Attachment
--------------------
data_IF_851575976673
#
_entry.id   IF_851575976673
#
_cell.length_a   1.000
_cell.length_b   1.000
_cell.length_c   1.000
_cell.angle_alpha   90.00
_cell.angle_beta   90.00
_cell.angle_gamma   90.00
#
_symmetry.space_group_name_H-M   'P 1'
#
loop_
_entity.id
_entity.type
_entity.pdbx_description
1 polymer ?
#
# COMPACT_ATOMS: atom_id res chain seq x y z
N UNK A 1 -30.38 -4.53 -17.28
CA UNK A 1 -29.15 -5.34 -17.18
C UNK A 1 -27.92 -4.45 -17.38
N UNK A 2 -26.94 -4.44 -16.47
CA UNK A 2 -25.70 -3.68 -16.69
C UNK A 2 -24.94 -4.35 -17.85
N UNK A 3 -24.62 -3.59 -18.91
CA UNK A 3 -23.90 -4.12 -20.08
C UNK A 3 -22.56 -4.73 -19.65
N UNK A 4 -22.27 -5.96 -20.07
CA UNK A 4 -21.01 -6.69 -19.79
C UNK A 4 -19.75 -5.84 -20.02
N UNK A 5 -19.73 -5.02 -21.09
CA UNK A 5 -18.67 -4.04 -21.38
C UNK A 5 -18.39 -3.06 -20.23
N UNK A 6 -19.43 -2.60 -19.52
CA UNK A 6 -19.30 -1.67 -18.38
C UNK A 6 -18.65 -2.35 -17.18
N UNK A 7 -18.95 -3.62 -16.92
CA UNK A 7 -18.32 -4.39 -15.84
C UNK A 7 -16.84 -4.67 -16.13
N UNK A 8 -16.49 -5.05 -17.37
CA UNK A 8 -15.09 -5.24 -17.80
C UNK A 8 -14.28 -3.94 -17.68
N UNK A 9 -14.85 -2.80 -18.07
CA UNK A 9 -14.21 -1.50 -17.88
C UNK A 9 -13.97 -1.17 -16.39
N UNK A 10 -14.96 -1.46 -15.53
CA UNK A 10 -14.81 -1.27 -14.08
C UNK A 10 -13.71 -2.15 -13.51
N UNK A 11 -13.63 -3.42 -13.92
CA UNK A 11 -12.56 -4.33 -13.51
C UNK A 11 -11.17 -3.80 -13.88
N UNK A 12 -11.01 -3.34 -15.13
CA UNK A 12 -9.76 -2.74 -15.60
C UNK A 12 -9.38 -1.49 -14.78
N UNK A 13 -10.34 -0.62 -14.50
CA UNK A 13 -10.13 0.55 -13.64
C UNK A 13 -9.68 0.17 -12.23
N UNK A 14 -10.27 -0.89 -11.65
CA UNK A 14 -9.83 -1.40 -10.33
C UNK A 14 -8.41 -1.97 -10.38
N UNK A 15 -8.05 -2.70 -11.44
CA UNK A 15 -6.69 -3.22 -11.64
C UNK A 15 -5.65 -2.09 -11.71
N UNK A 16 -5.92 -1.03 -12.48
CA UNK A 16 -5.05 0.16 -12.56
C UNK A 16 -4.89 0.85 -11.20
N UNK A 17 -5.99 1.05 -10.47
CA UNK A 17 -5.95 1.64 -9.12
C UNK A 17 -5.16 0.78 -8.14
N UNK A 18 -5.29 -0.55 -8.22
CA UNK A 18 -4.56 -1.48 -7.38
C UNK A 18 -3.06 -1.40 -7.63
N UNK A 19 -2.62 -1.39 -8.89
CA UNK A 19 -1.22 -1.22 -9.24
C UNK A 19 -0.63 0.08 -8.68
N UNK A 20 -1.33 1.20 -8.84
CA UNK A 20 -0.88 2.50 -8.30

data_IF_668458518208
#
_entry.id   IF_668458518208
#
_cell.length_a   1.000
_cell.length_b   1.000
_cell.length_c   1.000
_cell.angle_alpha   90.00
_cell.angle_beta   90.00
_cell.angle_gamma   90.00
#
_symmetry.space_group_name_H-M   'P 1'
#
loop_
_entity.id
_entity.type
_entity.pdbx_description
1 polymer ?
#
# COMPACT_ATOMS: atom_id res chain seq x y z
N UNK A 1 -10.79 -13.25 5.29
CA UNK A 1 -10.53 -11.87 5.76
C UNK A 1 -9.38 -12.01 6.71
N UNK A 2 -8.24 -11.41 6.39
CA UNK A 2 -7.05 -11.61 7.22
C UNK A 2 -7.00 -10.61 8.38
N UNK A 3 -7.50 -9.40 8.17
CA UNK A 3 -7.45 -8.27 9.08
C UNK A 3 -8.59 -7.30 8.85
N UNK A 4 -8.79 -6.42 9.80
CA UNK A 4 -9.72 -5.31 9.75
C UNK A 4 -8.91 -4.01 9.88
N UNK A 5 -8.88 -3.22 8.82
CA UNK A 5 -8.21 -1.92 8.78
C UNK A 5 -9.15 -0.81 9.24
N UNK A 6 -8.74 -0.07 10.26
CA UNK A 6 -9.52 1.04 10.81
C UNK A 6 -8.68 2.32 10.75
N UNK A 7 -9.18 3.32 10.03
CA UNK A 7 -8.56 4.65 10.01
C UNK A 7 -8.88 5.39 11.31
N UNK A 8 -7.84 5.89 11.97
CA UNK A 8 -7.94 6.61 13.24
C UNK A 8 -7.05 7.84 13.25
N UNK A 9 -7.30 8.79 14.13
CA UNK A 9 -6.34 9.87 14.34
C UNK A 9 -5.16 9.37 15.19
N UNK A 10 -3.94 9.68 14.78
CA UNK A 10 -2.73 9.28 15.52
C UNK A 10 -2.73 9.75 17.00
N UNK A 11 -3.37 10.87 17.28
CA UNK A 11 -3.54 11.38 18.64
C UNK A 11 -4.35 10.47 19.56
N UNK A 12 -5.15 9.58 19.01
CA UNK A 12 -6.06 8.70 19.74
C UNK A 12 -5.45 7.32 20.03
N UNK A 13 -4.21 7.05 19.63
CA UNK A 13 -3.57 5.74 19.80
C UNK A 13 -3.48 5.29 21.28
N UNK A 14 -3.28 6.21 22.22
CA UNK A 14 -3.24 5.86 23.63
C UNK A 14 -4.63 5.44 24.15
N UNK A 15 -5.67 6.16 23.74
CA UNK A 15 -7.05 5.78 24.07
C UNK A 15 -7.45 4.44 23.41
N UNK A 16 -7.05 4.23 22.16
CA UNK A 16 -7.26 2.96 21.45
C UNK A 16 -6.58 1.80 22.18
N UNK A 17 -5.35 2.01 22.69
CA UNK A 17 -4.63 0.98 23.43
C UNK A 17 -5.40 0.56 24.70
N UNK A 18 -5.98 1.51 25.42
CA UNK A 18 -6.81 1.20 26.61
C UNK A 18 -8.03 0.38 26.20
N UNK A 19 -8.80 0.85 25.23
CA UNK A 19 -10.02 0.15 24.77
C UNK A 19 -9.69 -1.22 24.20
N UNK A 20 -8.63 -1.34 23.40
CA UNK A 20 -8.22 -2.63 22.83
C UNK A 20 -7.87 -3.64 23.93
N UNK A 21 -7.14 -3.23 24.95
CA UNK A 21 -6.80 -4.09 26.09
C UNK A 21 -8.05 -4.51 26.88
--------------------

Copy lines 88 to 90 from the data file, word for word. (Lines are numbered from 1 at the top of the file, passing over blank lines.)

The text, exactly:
_cell.angle_beta   90.00
_cell.angle_gamma   90.00
#